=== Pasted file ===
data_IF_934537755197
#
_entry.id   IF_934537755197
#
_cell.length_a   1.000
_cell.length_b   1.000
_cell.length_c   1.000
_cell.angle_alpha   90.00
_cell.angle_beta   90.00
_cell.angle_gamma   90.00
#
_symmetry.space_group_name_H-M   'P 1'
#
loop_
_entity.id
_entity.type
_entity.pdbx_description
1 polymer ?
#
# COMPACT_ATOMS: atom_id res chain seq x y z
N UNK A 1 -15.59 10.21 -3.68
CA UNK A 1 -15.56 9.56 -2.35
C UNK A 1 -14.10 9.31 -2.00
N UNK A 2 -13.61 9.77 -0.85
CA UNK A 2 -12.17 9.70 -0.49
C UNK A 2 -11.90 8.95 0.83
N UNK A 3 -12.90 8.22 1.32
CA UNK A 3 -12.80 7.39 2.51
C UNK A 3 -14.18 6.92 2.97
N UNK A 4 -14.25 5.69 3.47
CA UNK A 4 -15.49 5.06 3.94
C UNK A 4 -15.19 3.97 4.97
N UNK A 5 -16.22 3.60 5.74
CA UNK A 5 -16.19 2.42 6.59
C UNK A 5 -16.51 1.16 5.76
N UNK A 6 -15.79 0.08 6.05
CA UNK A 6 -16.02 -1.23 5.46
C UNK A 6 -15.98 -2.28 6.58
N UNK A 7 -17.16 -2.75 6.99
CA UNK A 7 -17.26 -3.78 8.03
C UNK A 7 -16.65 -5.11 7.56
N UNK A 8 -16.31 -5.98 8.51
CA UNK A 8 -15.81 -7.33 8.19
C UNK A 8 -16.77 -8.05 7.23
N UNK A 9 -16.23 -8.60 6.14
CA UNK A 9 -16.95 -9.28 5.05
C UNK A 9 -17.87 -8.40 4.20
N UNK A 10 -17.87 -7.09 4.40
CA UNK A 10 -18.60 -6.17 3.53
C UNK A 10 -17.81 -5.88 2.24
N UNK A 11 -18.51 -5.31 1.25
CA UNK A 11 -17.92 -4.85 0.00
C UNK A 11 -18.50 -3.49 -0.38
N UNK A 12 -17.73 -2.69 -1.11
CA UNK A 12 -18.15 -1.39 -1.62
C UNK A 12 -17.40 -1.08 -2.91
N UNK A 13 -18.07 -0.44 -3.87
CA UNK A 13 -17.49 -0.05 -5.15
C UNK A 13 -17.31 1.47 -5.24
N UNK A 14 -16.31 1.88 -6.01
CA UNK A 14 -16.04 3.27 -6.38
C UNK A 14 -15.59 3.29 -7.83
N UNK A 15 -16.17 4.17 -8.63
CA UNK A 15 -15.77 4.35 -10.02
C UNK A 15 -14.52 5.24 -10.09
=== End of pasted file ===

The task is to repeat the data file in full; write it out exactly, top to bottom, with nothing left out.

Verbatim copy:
data_IF_934537755197
#
_entry.id   IF_934537755197
#
_cell.length_a   1.000
_cell.length_b   1.000
_cell.length_c   1.000
_cell.angle_alpha   90.00
_cell.angle_beta   90.00
_cell.angle_gamma   90.00
#
_symmetry.space_group_name_H-M   'P 1'
#
loop_
_entity.id
_entity.type
_entity.pdbx_description
1 polymer ?
#
# COMPACT_ATOMS: atom_id res chain seq x y z
N UNK A 1 -15.59 10.21 -3.68
CA UNK A 1 -15.56 9.56 -2.35
C UNK A 1 -14.10 9.31 -2.00
N UNK A 2 -13.61 9.77 -0.85
CA UNK A 2 -12.17 9.70 -0.49
C UNK A 2 -11.90 8.95 0.83
N UNK A 3 -12.90 8.22 1.32
CA UNK A 3 -12.80 7.39 2.51
C UNK A 3 -14.18 6.92 2.97
N UNK A 4 -14.25 5.69 3.47
CA UNK A 4 -15.49 5.06 3.94
C UNK A 4 -15.19 3.97 4.97
N UNK A 5 -16.22 3.60 5.74
CA UNK A 5 -16.19 2.42 6.59
C UNK A 5 -16.51 1.16 5.76
N UNK A 6 -15.79 0.08 6.05
CA UNK A 6 -16.02 -1.23 5.46
C UNK A 6 -15.98 -2.28 6.58
N UNK A 7 -17.16 -2.75 6.99
CA UNK A 7 -17.26 -3.78 8.03
C UNK A 7 -16.65 -5.11 7.56
N UNK A 8 -16.31 -5.98 8.51
CA UNK A 8 -15.81 -7.33 8.19
C UNK A 8 -16.77 -8.05 7.23
N UNK A 9 -16.23 -8.60 6.14
CA UNK A 9 -16.95 -9.28 5.05
C UNK A 9 -17.87 -8.40 4.20
N UNK A 10 -17.87 -7.09 4.40
CA UNK A 10 -18.60 -6.17 3.53
C UNK A 10 -17.81 -5.88 2.24
N UNK A 11 -18.51 -5.31 1.25
CA UNK A 11 -17.92 -4.85 0.00
C UNK A 11 -18.50 -3.49 -0.38
N UNK A 12 -17.73 -2.69 -1.11
CA UNK A 12 -18.15 -1.39 -1.62
C UNK A 12 -17.40 -1.08 -2.91
N UNK A 13 -18.07 -0.44 -3.87
CA UNK A 13 -17.49 -0.05 -5.15
C UNK A 13 -17.31 1.47 -5.24
N UNK A 14 -16.31 1.88 -6.01
CA UNK A 14 -16.04 3.27 -6.38
C UNK A 14 -15.59 3.29 -7.83
N UNK A 15 -16.17 4.17 -8.63
CA UNK A 15 -15.77 4.35 -10.02
C UNK A 15 -14.52 5.24 -10.09